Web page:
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Brooks says El Chapo should pay for border wall

Brandon Moseley

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Congressman Mo Brooks, R-Huntsville, said on Thursday that Congress should pass his bill to use the billions of seized drug cartel profits from convicted drug lord Joaquín Archivaldo Guzmán Loera, or “El Chapo,” to pay for construction of the border wall on the U.S.-Mexico border.

“Drug kingpin ‘El Chapo’ was ordered to forfeit more than 12.6 billion in ill-gotten drug money yesterday,” Brooks said. “12.6 billion would go a long way in securing America’s porous southern border. The House should pass the bill I introduced with Sen. (Ted) Cruz, H.R. 714, the EL CHAPO Act, ASAP and put the money to good use stopping the flow of poisonous drugs that kill nearly 30,000 Americans per year.”

Brooks is the House sponsor of a bill that reserves approximately $14 billion in assets seized by the U.S. government from the criminal prosecution of El Chapo for border security.

Brooks’ “Ensuring Lawful Collection of Hidden Assets to Provide Order Act,” or the “EL CHAPO Act,” is the House companion legislation to Cruz’s, R-Texas, Senate bill by the same name.

El Chapo is the former leader of the Sinaloa drug cartel.

Democrats have consistently refused to fund President Donald Trump’s border wall.

Brooks said passing the EL CHAPO Act would “fund border security and a border wall by using billions of dollars in seized drug and blood money profits from drug cartels and drug lords and reapplying those drug forfeiture monies to border security and construction of a border wall. The EL CHAPO Act kills two birds with one stone. On the one hand, it shifts drug and blood money to border security and a border wall, thus helping to save the lives of thousands of Americans who die each year at the hands of illegal aliens or because of America’s porous southern border.”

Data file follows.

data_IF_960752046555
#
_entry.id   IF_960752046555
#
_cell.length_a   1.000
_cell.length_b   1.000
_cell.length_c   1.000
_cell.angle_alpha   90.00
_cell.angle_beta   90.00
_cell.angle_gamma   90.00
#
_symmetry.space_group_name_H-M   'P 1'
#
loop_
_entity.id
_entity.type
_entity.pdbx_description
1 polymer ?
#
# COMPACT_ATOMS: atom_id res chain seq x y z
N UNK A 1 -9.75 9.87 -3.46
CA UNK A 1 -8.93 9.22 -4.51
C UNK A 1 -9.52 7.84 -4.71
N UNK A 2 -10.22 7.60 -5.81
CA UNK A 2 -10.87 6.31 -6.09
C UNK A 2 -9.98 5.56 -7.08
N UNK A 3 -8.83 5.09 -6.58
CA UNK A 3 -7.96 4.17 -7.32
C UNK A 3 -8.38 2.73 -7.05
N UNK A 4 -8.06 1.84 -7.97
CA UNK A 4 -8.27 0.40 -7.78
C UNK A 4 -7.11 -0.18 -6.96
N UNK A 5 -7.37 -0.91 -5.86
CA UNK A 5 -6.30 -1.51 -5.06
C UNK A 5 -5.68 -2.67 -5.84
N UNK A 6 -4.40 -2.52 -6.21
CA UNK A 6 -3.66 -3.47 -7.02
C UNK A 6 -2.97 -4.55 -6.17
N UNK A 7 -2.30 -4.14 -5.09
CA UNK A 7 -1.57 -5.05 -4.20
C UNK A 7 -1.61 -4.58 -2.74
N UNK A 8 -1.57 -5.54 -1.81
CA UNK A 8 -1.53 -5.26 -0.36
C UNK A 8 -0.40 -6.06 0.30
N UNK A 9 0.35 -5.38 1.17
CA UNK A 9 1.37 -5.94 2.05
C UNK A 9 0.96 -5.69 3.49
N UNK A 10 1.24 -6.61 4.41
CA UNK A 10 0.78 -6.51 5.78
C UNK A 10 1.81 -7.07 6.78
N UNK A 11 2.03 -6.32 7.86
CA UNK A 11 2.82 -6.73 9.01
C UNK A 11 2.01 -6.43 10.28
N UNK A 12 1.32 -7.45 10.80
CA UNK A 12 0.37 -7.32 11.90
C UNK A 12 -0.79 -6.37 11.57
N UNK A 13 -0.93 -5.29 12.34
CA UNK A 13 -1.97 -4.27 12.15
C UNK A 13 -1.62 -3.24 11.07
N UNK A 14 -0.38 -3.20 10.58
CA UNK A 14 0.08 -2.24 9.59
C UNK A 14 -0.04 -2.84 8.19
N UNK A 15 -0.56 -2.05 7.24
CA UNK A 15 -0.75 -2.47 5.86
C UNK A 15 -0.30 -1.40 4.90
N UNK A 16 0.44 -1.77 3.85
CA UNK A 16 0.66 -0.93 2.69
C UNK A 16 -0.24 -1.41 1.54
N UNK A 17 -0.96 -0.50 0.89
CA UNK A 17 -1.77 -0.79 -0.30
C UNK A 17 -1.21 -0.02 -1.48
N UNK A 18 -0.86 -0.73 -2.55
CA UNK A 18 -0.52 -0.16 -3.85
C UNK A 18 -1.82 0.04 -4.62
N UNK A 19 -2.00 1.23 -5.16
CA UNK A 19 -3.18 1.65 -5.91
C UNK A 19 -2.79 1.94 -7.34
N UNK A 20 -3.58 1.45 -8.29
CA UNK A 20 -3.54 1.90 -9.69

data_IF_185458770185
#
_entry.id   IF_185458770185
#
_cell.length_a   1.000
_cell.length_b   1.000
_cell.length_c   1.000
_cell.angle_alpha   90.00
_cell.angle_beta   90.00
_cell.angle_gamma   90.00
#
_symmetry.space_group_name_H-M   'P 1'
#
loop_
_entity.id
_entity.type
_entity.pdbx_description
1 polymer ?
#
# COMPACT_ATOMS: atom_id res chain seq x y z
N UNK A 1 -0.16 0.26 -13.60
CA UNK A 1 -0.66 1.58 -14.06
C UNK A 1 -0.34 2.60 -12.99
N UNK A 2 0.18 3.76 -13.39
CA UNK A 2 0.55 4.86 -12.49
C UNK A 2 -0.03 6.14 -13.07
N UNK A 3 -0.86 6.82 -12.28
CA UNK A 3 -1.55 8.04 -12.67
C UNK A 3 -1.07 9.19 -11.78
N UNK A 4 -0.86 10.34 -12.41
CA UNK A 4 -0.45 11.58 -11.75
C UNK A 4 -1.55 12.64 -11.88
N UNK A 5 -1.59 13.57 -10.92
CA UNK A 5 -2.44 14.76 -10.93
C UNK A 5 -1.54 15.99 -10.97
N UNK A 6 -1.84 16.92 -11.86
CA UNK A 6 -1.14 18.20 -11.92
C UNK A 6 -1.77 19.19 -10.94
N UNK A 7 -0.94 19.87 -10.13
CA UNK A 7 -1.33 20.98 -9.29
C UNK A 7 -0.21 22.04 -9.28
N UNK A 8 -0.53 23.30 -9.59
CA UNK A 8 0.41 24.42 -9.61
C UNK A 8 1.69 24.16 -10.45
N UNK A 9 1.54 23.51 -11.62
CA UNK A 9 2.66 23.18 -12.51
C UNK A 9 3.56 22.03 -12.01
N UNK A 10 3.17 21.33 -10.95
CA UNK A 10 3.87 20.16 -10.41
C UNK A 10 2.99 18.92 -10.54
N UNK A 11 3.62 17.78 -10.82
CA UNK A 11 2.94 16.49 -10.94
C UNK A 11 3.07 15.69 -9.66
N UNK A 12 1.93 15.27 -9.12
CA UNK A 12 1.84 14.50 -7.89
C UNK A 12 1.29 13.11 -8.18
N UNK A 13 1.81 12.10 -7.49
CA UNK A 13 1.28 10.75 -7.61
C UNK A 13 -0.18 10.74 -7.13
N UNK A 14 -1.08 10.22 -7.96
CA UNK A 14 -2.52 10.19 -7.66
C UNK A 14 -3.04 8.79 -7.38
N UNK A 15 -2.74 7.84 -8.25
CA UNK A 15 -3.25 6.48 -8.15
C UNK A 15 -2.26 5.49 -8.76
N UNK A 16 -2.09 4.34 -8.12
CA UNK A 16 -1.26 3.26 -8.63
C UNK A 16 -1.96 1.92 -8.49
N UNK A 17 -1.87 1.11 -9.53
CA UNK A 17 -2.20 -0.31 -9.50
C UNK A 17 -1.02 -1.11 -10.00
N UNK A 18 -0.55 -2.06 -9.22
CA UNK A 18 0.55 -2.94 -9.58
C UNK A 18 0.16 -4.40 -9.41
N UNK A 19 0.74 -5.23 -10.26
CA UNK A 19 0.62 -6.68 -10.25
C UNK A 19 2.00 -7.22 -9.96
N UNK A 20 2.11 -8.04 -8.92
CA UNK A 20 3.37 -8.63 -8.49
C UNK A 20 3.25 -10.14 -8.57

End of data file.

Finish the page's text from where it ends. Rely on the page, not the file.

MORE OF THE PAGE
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Guzman was once the most powerful drug trafficker in the world. Tens of thousands have died in Mexico in the war between the cartels and the Mexican government. He was captured in Guatemala in 1993 and sentenced to 20 years for drug trafficking and murder, but he bribed the prison guards and escaped. He was captured in Mexico in February 2014 but escaped again. He was captured for a third time in January 2016 and extradited to the United States for trial.

In February, Guzman was convicted on all of the charges in the federal indictment by a Brooklyn jury.

He climbed to the top of the cartels in the early 1990s because of the speed that he could move drugs into the U.S.

“It was super quick, that I recall, it was less than a week,” testified North Valley Cartel leader Juan Carlos Ramirez Abadia. “Typically, it took a month or more.”

Guzman accomplished this by bribing public officials in Mexico — the local police, politicians, even former Mexican President Enrique Peña Nieto, according to testimony at his trial.

Guzman’s cartel built and operated a tunnel under the U.S.-Mexico border from Agua Pieto, Mexico to a building in Douglas, Arizona. They literally moved a ton of cocaine at a time with a cart. Hydraulic lifts were employed to get the product in and out of the tunnel.

Guzman was captured following a clandestine interview about a movie deal with actor Sean Penn.

El Chapo received a life sentence for his crime, with no possibility of parole. He reportedly will be sent to the federal supermax prison in Colorado.

Brooks represents Alabama’s Fifth Congressional District.

Original reporting by the New York Post contributed to this report.

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